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“This has not been discussed!” Mercor objected.

“You gave him your blood?”

“How will you make him an Elderling?”

“What is she talking about?”

“SILENCE!” Ranculos blasted them with a roar. And when the other dragons fell into a stunned quiet, he rounded on the little copper female. “What have you done?” he demanded of her. “You, with less than half the proper wits of a dragon, you have given blood to a human? You have begun to change him? It is bad enough that so many have begun to change, simply from proximity to us. Do you not recall what was decided, ages ago? Have you forgotten the Abominations? Would you bring more of them into existence?”

“What are you talking about?” Sintara exploded. “Stop speaking in riddles! Is there a danger here for us? What has she done?”

“She’s eaten a hunter, for one thing. A hunter who was supposed to help provide food for us!” Ranculos sounded outraged.

Spit snorted. “Feed myself now. Don’t need hunter or keeper.”

“No human has brought us food of any kind for several days now,” Veras pointed out quietly.

“They haven’t needed to. There has been plenty of dead fish for us,” Sestican said.

As the long afternoon had approached evening, the dragons had returned to the vicinity of the barge. The river had continued to drop. Mud-laden bushes and clumps of grass were reappearing as the water continued to retreat. Tonight, at least, Sintara was looking forward to sleeping in a relatively dry spot. And tomorrow, they would resume their upriver journey. Life had almost seemed to be returning to normal before the copper reappeared.

“One of us should speak to her, not all of us, or we will get no sense at all out of her.” Sintara left the other dragons to approach the copper. She regarded her closely. Relpda had changed. She moved her body with more certainty, and she communicated more clearly. Something had happened to her. She focused herself on the little copper dragon. “Relpda. Why did you eat the hunter? Was he dead already?” she asked the smaller female.

Relpda considered the question as she waded out of the water and up the mud beach toward the gathered dragons. “No. But he wanted to kill me. And so my keeper attacked him. And then, when I saw that my keeper was trying to kill him, I took him for meat. It was a good kill for me.” The copper looked around. “There was fish?”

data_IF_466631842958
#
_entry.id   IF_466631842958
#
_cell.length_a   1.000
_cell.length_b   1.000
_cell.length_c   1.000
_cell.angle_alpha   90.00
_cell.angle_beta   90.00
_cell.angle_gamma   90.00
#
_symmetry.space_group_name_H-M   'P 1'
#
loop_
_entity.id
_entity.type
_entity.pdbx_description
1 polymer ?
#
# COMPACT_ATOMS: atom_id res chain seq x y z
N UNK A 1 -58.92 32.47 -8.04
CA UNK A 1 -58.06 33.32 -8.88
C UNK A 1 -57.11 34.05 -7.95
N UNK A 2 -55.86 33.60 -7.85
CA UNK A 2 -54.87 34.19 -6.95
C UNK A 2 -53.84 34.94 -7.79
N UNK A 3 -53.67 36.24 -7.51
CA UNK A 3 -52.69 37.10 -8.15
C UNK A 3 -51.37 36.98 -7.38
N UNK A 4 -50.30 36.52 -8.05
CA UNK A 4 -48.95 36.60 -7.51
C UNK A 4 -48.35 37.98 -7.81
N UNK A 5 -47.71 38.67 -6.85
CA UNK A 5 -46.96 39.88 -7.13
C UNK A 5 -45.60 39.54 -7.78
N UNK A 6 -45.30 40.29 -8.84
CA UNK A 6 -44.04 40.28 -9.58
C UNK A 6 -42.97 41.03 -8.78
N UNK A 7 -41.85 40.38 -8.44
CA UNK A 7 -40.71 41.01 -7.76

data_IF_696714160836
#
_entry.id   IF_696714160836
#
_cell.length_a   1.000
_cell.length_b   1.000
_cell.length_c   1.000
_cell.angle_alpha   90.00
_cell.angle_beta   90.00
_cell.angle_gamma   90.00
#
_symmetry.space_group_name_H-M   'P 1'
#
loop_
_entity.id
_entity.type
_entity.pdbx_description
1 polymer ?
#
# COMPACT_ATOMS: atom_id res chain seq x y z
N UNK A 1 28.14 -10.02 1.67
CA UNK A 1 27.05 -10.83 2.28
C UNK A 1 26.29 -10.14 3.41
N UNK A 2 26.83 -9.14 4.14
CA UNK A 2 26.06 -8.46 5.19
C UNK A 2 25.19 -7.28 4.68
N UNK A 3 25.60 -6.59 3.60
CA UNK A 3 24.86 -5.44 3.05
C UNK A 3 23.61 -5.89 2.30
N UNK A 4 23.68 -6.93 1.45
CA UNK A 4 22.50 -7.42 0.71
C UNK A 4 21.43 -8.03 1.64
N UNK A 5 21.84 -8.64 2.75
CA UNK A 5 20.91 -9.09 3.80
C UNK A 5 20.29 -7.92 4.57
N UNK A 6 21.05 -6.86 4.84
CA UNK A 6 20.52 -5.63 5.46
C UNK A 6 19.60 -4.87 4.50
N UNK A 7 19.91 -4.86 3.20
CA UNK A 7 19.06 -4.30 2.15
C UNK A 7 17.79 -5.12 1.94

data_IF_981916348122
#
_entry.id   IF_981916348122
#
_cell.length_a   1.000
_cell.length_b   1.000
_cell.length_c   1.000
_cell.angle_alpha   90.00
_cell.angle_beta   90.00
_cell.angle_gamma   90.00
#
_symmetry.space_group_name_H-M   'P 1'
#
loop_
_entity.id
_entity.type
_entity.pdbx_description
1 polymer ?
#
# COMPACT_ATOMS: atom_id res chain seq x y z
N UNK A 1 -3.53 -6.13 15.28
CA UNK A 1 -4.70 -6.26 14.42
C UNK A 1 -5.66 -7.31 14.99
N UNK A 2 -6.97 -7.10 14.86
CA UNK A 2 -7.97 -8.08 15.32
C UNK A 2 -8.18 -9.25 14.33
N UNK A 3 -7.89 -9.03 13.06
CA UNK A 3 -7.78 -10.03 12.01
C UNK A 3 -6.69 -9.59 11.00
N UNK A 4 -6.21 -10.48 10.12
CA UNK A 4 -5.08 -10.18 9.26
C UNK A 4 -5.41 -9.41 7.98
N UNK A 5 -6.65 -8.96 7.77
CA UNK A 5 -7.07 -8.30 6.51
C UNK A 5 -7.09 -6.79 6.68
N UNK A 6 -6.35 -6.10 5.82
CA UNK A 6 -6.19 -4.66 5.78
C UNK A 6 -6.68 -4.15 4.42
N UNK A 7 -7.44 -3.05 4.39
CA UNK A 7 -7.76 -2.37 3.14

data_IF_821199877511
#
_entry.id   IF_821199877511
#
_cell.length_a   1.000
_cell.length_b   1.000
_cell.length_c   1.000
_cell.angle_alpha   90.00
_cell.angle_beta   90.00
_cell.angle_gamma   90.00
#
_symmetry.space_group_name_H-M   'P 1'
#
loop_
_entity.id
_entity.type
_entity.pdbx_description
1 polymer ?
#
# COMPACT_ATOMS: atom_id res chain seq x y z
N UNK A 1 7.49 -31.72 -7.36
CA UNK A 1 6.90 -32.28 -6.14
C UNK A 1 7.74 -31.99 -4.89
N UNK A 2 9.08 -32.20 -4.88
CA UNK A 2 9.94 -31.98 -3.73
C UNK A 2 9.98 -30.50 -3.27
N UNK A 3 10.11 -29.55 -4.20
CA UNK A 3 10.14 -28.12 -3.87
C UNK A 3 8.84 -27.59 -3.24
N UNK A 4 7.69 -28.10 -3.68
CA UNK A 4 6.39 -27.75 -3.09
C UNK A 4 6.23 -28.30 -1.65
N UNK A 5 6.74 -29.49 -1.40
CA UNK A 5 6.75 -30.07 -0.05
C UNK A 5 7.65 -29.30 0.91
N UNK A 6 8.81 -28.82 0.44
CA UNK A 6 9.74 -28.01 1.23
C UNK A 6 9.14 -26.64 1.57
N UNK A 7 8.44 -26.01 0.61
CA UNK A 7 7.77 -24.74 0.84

“The fish is eaten. Tomorrow we will have to move on.” Sintara tried to bring her back to the topic. She noticed that the other dragons had quietened to listen. “What do you mean, your keeper drank blood? And who do you claim as your keeper?”

Relpda bent her head to rub her muzzle against her front leg. It put more mud on her face than it cleaned off. “Sedric,” she said. “Sedric is my keeper now. He came to me and took my blood and drank it, to be closer to me. We think together now. All is clearer to me than it was. I shall make him my Elderling. That is my right to do.”

“You will make an Elderling?” Sestican was confused.

“I am trying to get sense out of her! Be quiet!” Sintara hissed.

“We cannot change humans unless we are willing to be changed by them.” Mercor spoke wearily, ignoring her request. His words stilled her. There was something there, something to be remembered.

“Cannot or should not?” Sestican demanded.

“I do not understand!” Fente lashed her tail.

“Then be quiet and listen!” Sintara opened her jaws on the smaller female, a threat that venom might follow. Fente slunk aside from her, then spun and hissed at her.

“Stop it!” Ranculos roared. “Both of you!”

Mercor looked around at them sadly. His eyes, black on black, whirled slowly. “So much has been lost. Even as we grow stronger and move closer to becoming true dragons, I am frightened every day by the holes in our memories. I know I should not assume that each of you remembers what I do, but I continue to make that mistake. It appears, Fente, that Relpda recalls that which some of the rest of you have forgotten. Elderlings can be created by dragons, deliberately. Sometimes, as is happening with our keepers, humans undergo changes simply by virtue of extensive contact with us. In the days when Elderlings and dragons shared cities and lives, Elderlings were shaped by the dragons who favored them, much as a human gardener might prune a tree. Deliberately and carefully, choosing well what they began with, a dragon created an Elderling. In the lifetimes that our kinds have been apart, many of the Rain Wilders have taken on some of the lesser aspects of Elderlings, with few of the benefits.”

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